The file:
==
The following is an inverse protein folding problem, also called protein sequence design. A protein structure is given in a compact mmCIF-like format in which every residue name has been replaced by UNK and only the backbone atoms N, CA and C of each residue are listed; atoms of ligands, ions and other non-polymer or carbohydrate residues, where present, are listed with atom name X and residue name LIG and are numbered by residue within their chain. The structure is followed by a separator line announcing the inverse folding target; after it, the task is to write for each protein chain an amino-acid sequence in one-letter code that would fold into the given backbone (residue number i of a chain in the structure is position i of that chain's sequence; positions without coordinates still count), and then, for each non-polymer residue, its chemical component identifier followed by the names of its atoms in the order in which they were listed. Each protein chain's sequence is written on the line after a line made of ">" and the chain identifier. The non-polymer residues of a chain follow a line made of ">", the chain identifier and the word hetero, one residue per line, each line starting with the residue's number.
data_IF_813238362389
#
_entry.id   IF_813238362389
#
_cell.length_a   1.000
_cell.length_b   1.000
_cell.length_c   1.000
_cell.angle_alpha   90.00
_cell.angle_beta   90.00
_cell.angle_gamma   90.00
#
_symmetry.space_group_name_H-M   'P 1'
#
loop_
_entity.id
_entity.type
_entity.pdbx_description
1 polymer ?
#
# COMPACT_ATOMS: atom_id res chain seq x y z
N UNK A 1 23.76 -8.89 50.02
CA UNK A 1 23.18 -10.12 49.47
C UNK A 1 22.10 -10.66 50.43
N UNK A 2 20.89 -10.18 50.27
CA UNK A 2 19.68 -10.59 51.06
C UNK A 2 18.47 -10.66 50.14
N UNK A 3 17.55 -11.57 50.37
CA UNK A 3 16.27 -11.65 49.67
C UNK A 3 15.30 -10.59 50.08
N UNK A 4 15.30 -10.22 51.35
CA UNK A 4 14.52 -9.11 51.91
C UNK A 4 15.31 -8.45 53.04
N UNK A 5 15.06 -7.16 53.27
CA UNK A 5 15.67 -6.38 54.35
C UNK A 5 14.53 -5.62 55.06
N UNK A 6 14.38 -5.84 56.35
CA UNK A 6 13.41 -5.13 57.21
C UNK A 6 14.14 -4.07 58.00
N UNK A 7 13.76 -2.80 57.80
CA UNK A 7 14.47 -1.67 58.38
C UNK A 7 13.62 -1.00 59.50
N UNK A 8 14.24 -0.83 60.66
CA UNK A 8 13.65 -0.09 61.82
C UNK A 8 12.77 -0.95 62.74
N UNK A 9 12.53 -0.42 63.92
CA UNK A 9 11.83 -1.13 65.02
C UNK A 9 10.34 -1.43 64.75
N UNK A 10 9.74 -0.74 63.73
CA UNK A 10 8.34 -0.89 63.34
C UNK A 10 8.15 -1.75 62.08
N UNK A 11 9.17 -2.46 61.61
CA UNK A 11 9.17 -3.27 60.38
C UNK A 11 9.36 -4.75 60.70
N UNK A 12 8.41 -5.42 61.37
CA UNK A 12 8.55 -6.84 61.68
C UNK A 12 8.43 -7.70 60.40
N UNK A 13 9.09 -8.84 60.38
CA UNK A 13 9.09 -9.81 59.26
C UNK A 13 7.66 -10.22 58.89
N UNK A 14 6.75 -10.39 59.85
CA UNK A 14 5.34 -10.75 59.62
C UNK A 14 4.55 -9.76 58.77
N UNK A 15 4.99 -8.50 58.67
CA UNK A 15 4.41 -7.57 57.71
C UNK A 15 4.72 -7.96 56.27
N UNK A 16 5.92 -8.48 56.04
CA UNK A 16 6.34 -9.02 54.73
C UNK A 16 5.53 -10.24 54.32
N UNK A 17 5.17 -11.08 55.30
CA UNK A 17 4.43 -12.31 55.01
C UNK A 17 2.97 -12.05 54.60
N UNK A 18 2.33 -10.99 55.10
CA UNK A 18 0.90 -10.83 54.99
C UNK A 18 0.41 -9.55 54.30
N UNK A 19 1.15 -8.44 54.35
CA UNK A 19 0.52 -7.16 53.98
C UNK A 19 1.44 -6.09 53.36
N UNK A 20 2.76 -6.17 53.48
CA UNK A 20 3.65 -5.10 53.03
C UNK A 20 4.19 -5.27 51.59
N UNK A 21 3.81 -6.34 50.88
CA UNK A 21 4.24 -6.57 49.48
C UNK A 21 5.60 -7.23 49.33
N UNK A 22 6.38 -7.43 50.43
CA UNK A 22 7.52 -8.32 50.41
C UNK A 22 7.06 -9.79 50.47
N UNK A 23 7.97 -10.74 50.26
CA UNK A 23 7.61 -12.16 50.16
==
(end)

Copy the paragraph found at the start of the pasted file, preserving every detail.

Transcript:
The following is an inverse protein folding problem, also called protein sequence design. A protein structure is given in a compact mmCIF-like format in which every residue name has been replaced by UNK and only the backbone atoms N, CA and C of each residue are listed; atoms of ligands, ions and other non-polymer or carbohydrate residues, where present, are listed with atom name X and residue name LIG and are numbered by residue within their chain. The structure is followed by a separator line announcing the inverse folding target; after it, the task is to write for each protein chain an amino-acid sequence in one-letter code that would fold into the given backbone (residue number i of a chain in the structure is position i of that chain's sequence; positions without coordinates still count), and then, for each non-polymer residue, its chemical component identifier followed by the names of its atoms in the order in which they were listed. Each protein chain's sequence is written on the line after a line made of ">" and the chain identifier. The non-polymer residues of a chain follow a line made of ">", the chain identifier and the word hetero, one residue per line, each line starting with the residue's number.